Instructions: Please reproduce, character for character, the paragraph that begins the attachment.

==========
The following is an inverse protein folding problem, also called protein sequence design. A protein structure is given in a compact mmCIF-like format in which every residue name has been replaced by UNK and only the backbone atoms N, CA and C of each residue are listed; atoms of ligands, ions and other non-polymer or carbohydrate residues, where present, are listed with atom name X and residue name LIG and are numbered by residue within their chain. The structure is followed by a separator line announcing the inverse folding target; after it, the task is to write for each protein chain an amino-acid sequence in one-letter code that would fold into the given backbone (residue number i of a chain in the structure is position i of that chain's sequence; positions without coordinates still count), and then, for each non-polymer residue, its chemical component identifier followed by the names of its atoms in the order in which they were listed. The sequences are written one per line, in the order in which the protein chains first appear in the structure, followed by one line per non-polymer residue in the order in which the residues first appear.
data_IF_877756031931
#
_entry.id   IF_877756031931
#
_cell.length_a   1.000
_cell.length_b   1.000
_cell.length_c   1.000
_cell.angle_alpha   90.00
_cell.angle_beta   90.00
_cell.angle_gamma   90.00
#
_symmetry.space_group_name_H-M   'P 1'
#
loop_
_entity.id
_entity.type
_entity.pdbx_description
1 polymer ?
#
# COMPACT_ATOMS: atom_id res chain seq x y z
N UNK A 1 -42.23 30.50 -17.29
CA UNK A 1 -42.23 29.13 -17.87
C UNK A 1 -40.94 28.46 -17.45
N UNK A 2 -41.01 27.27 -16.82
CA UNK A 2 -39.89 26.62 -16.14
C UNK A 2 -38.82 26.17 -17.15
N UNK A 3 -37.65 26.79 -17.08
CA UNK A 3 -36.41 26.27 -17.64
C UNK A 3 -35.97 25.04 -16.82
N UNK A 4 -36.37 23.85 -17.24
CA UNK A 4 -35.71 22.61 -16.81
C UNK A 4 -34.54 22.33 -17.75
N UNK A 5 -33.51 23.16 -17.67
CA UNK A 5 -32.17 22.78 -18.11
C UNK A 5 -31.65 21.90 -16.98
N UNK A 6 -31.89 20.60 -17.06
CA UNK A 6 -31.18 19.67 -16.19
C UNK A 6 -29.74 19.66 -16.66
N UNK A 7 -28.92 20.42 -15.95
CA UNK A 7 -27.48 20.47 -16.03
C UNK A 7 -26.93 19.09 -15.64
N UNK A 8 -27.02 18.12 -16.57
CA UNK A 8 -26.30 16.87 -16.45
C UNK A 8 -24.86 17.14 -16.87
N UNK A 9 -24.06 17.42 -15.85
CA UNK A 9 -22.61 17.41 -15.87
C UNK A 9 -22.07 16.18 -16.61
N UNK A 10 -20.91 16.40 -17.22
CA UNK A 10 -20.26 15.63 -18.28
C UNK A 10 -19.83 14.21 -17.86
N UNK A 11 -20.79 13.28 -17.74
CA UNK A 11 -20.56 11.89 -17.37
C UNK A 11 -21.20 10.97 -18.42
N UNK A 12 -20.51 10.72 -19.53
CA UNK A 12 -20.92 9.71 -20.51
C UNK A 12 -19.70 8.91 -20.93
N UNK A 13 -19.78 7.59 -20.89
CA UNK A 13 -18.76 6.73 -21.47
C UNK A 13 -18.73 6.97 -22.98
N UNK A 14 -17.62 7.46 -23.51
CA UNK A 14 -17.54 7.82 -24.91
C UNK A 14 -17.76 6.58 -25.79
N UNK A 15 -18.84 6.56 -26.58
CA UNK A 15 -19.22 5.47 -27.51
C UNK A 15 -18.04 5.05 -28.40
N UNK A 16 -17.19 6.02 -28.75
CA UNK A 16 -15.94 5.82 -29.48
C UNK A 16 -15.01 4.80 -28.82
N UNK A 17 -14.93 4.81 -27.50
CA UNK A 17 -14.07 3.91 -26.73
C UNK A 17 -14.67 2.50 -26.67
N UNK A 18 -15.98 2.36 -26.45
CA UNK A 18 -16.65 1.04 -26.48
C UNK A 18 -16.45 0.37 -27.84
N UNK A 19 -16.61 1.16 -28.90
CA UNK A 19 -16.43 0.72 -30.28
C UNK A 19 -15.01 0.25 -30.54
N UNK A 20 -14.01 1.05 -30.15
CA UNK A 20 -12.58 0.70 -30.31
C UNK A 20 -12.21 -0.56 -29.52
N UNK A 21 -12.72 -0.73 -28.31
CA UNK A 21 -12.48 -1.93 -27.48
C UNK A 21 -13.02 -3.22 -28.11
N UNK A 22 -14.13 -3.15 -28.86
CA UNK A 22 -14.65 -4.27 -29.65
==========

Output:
The following is an inverse protein folding problem, also called protein sequence design. A protein structure is given in a compact mmCIF-like format in which every residue name has been replaced by UNK and only the backbone atoms N, CA and C of each residue are listed; atoms of ligands, ions and other non-polymer or carbohydrate residues, where present, are listed with atom name X and residue name LIG and are numbered by residue within their chain. The structure is followed by a separator line announcing the inverse folding target; after it, the task is to write for each protein chain an amino-acid sequence in one-letter code that would fold into the given backbone (residue number i of a chain in the structure is position i of that chain's sequence; positions without coordinates still count), and then, for each non-polymer residue, its chemical component identifier followed by the names of its atoms in the order in which they were listed. The sequences are written one per line, in the order in which the protein chains first appear in the structure, followed by one line per non-polymer residue in the order in which the residues first appear.